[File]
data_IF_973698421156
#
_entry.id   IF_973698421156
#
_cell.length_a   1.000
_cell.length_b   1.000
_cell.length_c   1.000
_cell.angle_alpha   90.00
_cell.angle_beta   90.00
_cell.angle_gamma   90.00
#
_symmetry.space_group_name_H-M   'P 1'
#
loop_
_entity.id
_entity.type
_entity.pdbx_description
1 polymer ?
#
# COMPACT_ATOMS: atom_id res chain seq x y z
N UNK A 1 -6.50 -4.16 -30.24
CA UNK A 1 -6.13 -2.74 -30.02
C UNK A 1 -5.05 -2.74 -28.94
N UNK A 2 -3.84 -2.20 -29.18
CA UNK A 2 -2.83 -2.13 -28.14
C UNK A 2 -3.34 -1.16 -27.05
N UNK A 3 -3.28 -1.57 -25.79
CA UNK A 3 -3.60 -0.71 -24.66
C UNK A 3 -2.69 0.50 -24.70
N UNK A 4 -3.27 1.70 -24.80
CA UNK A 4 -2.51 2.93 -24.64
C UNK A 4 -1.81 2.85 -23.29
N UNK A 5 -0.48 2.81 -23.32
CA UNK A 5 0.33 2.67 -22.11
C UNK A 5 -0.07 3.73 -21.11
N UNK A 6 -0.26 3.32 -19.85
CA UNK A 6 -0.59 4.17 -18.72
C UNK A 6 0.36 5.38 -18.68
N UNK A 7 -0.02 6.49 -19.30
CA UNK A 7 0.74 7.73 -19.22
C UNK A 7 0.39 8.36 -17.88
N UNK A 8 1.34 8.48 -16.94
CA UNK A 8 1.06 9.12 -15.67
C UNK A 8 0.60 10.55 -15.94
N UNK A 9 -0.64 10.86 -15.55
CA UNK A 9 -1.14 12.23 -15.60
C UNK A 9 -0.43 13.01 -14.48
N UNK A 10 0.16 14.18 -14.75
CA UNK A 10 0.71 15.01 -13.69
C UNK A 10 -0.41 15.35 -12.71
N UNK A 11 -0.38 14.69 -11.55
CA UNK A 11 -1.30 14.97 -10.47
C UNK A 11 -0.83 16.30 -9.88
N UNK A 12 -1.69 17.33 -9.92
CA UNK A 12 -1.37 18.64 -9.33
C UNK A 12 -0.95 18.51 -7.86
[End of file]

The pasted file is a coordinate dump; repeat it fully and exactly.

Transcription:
data_IF_973698421156
#
_entry.id   IF_973698421156
#
_cell.length_a   1.000
_cell.length_b   1.000
_cell.length_c   1.000
_cell.angle_alpha   90.00
_cell.angle_beta   90.00
_cell.angle_gamma   90.00
#
_symmetry.space_group_name_H-M   'P 1'
#
loop_
_entity.id
_entity.type
_entity.pdbx_description
1 polymer ?
#
# COMPACT_ATOMS: atom_id res chain seq x y z
N UNK A 1 -6.50 -4.16 -30.24
CA UNK A 1 -6.13 -2.74 -30.02
C UNK A 1 -5.05 -2.74 -28.94
N UNK A 2 -3.84 -2.20 -29.18
CA UNK A 2 -2.83 -2.13 -28.14
C UNK A 2 -3.34 -1.16 -27.05
N UNK A 3 -3.28 -1.57 -25.79
CA UNK A 3 -3.60 -0.71 -24.66
C UNK A 3 -2.69 0.50 -24.70
N UNK A 4 -3.27 1.70 -24.80
CA UNK A 4 -2.51 2.93 -24.64
C UNK A 4 -1.81 2.85 -23.29
N UNK A 5 -0.48 2.81 -23.32
CA UNK A 5 0.33 2.67 -22.11
C UNK A 5 -0.07 3.73 -21.11
N UNK A 6 -0.26 3.32 -19.85
CA UNK A 6 -0.59 4.17 -18.72
C UNK A 6 0.36 5.38 -18.68
N UNK A 7 -0.02 6.49 -19.30
CA UNK A 7 0.74 7.73 -19.22
C UNK A 7 0.39 8.36 -17.88
N UNK A 8 1.34 8.48 -16.94
CA UNK A 8 1.06 9.12 -15.67
C UNK A 8 0.60 10.55 -15.94
N UNK A 9 -0.64 10.86 -15.55
CA UNK A 9 -1.14 12.23 -15.60
C UNK A 9 -0.43 13.01 -14.48
N UNK A 10 0.16 14.18 -14.75
CA UNK A 10 0.71 15.01 -13.69
C UNK A 10 -0.41 15.35 -12.71
N UNK A 11 -0.38 14.69 -11.55
CA UNK A 11 -1.30 14.97 -10.47
C UNK A 11 -0.83 16.30 -9.88
N UNK A 12 -1.69 17.33 -9.92
CA UNK A 12 -1.37 18.64 -9.33
C UNK A 12 -0.95 18.51 -7.86